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Video Game Voice Actors’ Strike Could Be Imminent; David Hayter and Other Major Names Lend Their Support

David Hayter

Some of our favourite games could soon sound very different indeed, as a number of prominent voice over artists are currently voting in a general ballot on possible strike action.

Conducted by the SAG-AFTRA, the largest union that represents video game actors, the vote comes following stalled negotiations with the gaming industry over performance bonuses and worker rights.

The hashtags #PerformanceMatters and #IAmOnBoard2015 have been gaining traction on Twitter over the past 24 hours, with industry veterans including David Hayter, Steve Blum, Grey Griffin, D.C. Douglas and Ken Lally all lending their support to the campaign and voting in favour of industrial action.

According to the SAG-AFTRA, they have had several rounds of negotiations with big-name companies including the likes EA, Activision, Disney and Warner Bros. concerning the Interactive Media Agreement its members were bound by until the end of last year as far back as February 2 and as recent as June 23, but were able to unable to come to an agreement over proposed changes to the contract, originally drafted in the mid-1990s.

Amongst the list of the SAG-AFTRA’s proposals include greater compensation in the form of sales-based royalties, the limitation of ‘vocally stressful’ recording sessions, greater transparency during the audition process, and the presence of a stunt coordinator on set for all performance capture. For their part, the video game companies have put forward a list of proposals of their own, including being able to fine performers $2,500 for instances of ‘inattentiveness’ and lateness.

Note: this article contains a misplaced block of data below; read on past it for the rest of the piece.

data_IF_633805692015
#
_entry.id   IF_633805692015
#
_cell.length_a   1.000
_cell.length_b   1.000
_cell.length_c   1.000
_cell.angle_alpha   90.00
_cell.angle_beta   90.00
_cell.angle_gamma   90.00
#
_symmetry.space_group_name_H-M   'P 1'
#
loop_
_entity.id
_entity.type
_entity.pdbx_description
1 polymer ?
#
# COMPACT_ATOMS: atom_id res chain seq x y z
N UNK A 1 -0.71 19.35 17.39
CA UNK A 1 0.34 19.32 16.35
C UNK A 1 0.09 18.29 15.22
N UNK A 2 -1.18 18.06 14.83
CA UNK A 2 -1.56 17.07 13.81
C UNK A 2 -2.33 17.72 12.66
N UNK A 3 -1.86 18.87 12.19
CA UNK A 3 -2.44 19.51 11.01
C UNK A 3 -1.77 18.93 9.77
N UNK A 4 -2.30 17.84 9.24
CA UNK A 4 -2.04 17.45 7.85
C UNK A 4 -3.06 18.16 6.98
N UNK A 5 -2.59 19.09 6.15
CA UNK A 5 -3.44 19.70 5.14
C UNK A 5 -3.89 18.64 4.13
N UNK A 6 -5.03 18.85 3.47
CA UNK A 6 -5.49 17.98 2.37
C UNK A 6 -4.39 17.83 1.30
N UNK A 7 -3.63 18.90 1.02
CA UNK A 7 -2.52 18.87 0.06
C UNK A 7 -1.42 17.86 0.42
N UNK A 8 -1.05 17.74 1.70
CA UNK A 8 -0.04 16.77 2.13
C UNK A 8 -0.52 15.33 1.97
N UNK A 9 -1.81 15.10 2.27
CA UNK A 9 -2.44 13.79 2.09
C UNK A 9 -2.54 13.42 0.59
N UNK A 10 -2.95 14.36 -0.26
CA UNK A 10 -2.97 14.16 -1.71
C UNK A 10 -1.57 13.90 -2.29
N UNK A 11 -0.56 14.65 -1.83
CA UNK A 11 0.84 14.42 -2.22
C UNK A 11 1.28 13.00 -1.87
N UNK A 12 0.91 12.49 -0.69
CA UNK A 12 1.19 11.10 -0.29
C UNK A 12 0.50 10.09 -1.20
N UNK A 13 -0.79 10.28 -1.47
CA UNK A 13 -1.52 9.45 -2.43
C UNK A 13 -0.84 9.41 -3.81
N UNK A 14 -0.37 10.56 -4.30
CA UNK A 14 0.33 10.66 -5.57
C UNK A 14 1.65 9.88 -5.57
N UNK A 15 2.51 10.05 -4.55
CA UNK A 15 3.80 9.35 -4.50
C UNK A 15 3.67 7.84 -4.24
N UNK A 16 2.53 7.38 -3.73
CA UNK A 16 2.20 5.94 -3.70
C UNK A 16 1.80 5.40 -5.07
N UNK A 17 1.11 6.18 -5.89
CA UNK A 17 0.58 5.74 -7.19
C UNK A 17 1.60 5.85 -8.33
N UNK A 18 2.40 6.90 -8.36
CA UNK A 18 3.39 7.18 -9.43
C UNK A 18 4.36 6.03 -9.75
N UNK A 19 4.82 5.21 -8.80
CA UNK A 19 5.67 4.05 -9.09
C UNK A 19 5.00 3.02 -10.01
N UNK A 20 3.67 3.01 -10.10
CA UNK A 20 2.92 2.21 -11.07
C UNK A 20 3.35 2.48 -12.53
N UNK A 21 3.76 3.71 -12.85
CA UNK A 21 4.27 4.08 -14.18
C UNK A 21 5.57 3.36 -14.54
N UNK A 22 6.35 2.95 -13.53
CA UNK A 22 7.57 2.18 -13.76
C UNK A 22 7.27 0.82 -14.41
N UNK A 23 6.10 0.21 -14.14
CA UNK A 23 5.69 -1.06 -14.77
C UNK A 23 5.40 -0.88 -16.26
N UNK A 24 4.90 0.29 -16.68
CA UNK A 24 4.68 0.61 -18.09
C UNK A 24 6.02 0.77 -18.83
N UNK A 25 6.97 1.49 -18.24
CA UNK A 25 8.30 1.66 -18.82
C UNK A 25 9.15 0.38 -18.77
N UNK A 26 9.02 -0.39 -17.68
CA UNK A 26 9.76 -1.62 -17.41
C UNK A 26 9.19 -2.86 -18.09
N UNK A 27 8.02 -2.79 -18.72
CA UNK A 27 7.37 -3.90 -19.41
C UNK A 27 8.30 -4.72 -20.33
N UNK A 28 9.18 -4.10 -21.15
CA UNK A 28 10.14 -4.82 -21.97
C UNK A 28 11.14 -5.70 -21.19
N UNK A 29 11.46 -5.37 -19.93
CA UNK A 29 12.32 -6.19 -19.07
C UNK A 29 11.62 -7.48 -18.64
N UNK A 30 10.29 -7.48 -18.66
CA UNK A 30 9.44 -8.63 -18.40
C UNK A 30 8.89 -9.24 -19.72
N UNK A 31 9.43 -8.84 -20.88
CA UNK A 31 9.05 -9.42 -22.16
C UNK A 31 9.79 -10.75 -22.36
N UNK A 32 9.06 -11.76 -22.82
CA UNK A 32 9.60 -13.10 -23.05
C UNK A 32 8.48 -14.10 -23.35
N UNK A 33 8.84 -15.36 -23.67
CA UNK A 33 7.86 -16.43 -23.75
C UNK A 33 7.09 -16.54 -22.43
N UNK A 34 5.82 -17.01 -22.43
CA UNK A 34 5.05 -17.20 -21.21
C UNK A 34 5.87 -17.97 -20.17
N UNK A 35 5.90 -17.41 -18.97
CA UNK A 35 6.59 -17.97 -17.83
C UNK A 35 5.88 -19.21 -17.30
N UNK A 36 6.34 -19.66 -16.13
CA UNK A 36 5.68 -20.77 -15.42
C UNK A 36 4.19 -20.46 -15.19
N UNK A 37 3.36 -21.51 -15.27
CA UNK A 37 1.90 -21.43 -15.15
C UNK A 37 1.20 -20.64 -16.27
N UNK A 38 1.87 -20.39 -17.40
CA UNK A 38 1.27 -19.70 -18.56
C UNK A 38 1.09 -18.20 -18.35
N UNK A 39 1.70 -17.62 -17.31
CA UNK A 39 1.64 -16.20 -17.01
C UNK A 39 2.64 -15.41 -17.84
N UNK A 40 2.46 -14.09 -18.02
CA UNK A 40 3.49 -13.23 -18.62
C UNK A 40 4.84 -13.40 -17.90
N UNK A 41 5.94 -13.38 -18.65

Votes are due to be tallied by October 5, at which point SAG-AFTRA say they will offer a final round of negotiations before escalating to full industrial action. At least 75 percent of members must vote ‘yes’ to authorise a strike, which could then be imminent.

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  • tplarkin7

    Another reason for a developer to stop making AAA games. This move is anti-consumer.

    • http://www.dcdouglas.com/ D.C. Douglas

      ? So, I think you should be paid far less than the industry standard for what YOU do. It’s anti-consumer… Seriously?

      • IamTylerDurden1

        I agree that in particular situations performance bonuses are necessary and i believe that voice actors in general are underpayed.

        Troy and Ashley made TLoU special and really did the work of two star actors in a Hollywood movie, they should’ve been diving into piles of gold like Scrooge McDuck after that game. Troy DOES do well for himself, but when the Michael Jordan of your industry is only making a few hundred K a pop, you got a problem.

        There are many variables to be considered though, and there are many voice actors in every game. You often have different voice actors for each language, each role, and it can be difficult to quantify a monetary value for each.